Tuesday, October 5, 2010

Bernanke says deficits pose 'real and growing' threat to economy, calls for plan to cut them

With millions of people unemployed and the economy limping along at output levels far below its potential, Bernanke is worried about deficits??? The current condition is creating mass poverty, which will become the heritage of current and future generations. A broad decline in living standards is taking place and the U.S. is ceding its economic leadership to countries like China! Yet Bernanke is talking about deficits!!

Bernanke has now become part of the problem and not part of the solution. It's bad enough that we have scores of ignorant lawmakers in Washington thrusting this misery onto us; but we don't need a bunch of squirrel-minded academics at the Fed doing it too!

The Fed has far too much power and that power is being wasted or misused when you have this ideology. I think I am beginning to feel that Ron Paul has it right...we should abolish the Fed! We don't need the government AND the Fed conspiring to make a nation of slaves, serving only the privileged and powerful. Get rid of the Fed and at least we'll have one less ignorant institution to deal with.


Райчо Марков said...

"It's bad enough that we have scores of ignorant lawmakers in Washington thrusting this misery onto us.."

Go Worren!!

mike norman said...

No kidding.

Unknown said...
This comment has been removed by the author.
Tom Hickey said...

The supposed purpose of Fed independence is to provide a buffer against clueless and self-serving politicians. Instead, we have an unelected and unaccountable board of clueless and self-serving technocrats in charge of monetary policy. This is anti-democratic, and giving this board control of interest rates results in a command system that is anti-capitalistic.

Moreover, the present public-private composition of the FRS is confusing, and the current participation arrangement of regional Fed presidents on the Fed BoG is unseemly if not unconstitutional. The law needs to be revisited and changed.

Operationally, the Fed and Treasury are implicitly consolidated agencies of the federal government. They should be explicitly consolidated under one agency that combines management of fiscal and monetary policy under a cabinet secretary. Under the present monetary system, there is no necessity for a separate central bank allied with the financial sector, especially a supposedly independent one.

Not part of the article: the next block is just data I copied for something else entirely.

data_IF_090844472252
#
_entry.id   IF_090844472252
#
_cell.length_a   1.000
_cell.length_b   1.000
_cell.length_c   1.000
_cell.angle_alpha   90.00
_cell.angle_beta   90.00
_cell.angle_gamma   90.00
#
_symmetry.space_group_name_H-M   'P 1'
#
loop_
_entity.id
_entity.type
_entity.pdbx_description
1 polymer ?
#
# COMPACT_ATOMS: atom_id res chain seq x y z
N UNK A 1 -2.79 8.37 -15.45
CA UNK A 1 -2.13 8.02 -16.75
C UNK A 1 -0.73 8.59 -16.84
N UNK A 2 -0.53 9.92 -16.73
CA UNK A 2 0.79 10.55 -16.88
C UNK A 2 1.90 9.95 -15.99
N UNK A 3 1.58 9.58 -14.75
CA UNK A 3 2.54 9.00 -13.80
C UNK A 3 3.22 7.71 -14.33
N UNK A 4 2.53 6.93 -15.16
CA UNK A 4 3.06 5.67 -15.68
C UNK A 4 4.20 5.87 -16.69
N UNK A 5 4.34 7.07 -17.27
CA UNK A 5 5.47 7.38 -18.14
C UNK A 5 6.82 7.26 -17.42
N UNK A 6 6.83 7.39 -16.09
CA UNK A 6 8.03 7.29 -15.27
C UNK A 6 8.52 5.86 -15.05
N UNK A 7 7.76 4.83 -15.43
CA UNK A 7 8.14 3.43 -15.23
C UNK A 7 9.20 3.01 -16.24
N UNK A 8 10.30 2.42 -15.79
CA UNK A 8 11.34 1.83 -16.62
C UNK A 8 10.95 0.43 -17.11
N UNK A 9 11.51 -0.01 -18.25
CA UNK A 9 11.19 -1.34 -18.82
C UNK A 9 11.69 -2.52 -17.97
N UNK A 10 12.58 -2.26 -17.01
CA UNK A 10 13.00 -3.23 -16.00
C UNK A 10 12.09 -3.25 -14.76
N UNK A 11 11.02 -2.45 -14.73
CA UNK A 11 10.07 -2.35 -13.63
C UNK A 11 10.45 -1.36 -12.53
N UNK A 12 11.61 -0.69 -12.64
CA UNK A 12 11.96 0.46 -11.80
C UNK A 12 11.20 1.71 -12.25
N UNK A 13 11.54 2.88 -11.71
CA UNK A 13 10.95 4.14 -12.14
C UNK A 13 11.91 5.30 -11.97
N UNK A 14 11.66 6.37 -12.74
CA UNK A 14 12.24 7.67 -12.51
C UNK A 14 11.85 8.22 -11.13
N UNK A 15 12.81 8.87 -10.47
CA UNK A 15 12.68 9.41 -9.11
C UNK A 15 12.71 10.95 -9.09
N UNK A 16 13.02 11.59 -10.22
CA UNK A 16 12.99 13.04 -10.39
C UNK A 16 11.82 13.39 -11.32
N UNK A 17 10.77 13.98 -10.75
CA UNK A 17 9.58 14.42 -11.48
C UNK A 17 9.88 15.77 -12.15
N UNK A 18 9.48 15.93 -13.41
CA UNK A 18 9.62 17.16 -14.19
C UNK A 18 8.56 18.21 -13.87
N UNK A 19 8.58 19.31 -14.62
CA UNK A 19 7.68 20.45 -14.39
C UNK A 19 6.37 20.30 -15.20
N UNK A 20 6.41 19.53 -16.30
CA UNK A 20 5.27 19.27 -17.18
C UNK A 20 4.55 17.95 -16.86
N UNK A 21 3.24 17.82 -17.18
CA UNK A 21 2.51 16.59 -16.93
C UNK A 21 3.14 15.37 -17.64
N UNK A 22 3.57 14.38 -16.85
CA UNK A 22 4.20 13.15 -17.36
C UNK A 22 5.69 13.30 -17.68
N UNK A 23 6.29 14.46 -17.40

Matt Franko said...


Perhaps the Fed and their bank sector cronies look at vertical money as their real enemy. It seems that the banking sector makes their money by originating loans that create the horizontal money, so the Fed is calling alarm to the creation of vertical money as it ultimately does 'crowd out' the need for private credit creation.

Just like we are experiencing here today, the tremendous amounts of NFAs (100B+/month) created by deficits is all ending up in the accounts of the companies involved in productive capitalism, these firms reportedly have near $2T in cash or equivalents. This 100B/month flow is evidently enough for productive capitalism to muddle through, if we had better people in govt, we could actually prosper with more fiscal here.

They (prod capitalism) dont need the banks to operate in this type of environment dominated by high fiscal deficits..and the Fed here is spinning for the banks in demonizing vertical money creation.

If we do go to a balanced budget amendment or paygo or fiscal rules, the only way the non-govt sector can compensate for the loss of NFAs transfered via fiscal deficits is just like before, go heavy into bank debt....this is perhaps what they are after, and this Bernanke speech is propaganda in support of this.

Bernanke is a major part of the problem when he spews propaganda like this and when he misinforms Congress on the potential further helpful effects of monetary policy at the zero bound when he goes to the hill.

Did you face technocrats like this (incompetent) back in the 60's? McNamara?


Ralph Musgrave said...

Matt: you claim Bernanke is part of a conspiracy. I suggest he is just not that clever. His speech has got “stupid” written all over it.

BTW the speech to which I assume Mike refers is here: http://www.federalreserve.gov/newsevents/speech/bernanke20101004a.htm

First, Bernanke claims that large national debts tend to lead to high interest rates. That idea, of course, is flatly contradicted by Japan which has a debt to GDP ratio of over 200% alongside near zero interest rates. Plus the U.S. and several other countries currently have record debts alongside near zero interest rates.

Second, the whole speech is based on the assumption that deficits lead to expanding national debts. Well, as Keynes and Milton Friedman and numerous other economists have pointed out, deficits can accumulate as extra debt OR extra monetary base. Looks like Bernanke has never heard of Keynes or Friedman, or if he has, then he doesn’t know what the two latter actually said.

Matt Franko said...


Yes I must be mindful of going off into the "conspiracy" type of thing. I generally dont believe such conspiracy type stuff.

But its almost like Bernanke sees himself as the leader of a sort of club or industry group representing banking interests sometimes. He just cant seem to be genuinely objective or intellectually honest. Doesnt see himself as a true public servant. He is only a public servant as far as it is congruent with his industry's interests, that type of thing.

He may see large amounts of public debt as a 'competitor' to his banking industry.


Anonymous said...

Do you steal all your ideas from Peter Schiff now???